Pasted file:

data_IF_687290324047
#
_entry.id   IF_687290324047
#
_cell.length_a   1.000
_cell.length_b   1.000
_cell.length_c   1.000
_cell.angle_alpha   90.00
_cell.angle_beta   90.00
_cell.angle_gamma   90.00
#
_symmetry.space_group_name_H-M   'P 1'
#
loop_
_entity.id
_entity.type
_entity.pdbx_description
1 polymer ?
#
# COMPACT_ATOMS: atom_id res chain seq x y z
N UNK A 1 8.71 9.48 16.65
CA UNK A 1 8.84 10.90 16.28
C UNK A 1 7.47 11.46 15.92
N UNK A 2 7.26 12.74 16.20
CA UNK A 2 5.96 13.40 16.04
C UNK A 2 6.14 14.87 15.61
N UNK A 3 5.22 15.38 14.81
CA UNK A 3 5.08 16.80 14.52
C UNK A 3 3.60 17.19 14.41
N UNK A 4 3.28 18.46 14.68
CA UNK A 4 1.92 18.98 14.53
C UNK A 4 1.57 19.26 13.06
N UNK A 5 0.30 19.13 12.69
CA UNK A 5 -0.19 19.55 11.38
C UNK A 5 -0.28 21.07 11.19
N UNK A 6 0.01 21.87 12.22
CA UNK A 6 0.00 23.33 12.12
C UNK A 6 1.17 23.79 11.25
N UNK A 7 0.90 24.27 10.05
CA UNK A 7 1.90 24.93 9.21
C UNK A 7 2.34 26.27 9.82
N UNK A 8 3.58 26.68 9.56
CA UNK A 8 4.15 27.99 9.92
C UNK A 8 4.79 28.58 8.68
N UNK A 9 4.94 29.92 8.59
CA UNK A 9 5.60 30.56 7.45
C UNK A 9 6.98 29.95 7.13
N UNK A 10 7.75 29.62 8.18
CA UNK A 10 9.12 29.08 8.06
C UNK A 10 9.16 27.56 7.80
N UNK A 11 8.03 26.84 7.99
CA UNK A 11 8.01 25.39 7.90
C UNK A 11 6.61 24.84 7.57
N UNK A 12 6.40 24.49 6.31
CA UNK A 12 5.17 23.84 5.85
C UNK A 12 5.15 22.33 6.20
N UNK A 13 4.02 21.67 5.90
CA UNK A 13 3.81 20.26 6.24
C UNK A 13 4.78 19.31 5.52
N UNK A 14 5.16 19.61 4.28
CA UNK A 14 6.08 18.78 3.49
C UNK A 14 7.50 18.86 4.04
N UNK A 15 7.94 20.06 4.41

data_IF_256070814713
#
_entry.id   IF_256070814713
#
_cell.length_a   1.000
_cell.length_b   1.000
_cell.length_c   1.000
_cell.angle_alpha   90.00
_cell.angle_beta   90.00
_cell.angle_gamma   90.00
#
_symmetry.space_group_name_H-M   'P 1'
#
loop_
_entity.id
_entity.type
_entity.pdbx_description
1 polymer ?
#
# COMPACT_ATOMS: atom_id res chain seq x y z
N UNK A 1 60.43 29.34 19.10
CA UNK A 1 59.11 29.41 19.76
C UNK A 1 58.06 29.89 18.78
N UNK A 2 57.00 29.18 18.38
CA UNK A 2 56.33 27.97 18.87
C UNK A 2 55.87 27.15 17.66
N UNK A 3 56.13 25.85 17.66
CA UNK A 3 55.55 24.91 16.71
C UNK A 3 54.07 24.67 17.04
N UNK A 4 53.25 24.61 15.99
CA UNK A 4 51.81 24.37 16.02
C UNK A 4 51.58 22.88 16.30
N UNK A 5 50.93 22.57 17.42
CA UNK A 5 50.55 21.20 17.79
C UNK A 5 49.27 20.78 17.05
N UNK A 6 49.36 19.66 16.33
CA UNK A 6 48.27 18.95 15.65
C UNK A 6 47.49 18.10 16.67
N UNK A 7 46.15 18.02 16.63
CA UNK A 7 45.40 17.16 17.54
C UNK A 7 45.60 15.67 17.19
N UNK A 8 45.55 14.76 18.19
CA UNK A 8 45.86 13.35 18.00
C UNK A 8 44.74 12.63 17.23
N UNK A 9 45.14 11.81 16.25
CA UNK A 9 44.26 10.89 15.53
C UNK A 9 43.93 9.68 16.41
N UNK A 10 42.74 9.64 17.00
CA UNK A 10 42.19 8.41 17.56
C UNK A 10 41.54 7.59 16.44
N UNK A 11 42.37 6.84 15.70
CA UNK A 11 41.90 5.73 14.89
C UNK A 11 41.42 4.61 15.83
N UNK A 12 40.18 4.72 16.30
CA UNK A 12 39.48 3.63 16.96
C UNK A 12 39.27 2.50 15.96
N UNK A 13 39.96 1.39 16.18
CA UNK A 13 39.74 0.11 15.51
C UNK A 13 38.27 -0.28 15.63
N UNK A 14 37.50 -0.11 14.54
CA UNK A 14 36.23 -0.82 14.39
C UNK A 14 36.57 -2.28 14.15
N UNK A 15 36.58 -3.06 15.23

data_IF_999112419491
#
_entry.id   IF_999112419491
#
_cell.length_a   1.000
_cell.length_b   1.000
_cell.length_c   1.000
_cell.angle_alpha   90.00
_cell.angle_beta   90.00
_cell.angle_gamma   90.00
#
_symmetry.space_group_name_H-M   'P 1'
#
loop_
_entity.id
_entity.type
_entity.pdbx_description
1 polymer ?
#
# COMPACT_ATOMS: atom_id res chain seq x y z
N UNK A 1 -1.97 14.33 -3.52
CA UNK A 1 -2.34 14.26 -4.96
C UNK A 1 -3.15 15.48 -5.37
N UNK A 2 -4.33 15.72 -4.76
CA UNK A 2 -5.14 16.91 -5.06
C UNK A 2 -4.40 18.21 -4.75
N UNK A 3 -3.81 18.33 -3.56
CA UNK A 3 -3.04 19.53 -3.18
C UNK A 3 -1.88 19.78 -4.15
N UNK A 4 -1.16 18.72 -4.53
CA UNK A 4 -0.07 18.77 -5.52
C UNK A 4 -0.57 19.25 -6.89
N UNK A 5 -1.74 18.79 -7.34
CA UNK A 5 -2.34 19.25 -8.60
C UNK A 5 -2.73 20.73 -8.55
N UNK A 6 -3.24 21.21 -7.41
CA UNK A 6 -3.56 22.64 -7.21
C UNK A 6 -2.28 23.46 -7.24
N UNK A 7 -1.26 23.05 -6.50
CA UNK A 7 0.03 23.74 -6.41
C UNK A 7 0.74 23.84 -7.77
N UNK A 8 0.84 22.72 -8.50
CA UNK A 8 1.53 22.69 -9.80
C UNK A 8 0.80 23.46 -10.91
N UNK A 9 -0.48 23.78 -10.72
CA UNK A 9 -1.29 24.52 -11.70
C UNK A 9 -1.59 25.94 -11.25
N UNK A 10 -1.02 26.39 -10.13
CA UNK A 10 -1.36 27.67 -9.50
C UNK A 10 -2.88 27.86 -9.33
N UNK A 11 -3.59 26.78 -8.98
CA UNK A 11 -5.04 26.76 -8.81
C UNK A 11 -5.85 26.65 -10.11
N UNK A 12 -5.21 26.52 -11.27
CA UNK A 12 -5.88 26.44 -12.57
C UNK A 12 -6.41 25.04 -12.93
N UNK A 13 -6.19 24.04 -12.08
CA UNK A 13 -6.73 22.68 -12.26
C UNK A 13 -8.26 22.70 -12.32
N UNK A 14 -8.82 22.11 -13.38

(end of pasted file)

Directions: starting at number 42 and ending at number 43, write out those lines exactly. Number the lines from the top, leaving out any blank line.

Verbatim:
N UNK A 8 3.58 26.68 9.56
CA UNK A 8 4.15 27.99 9.92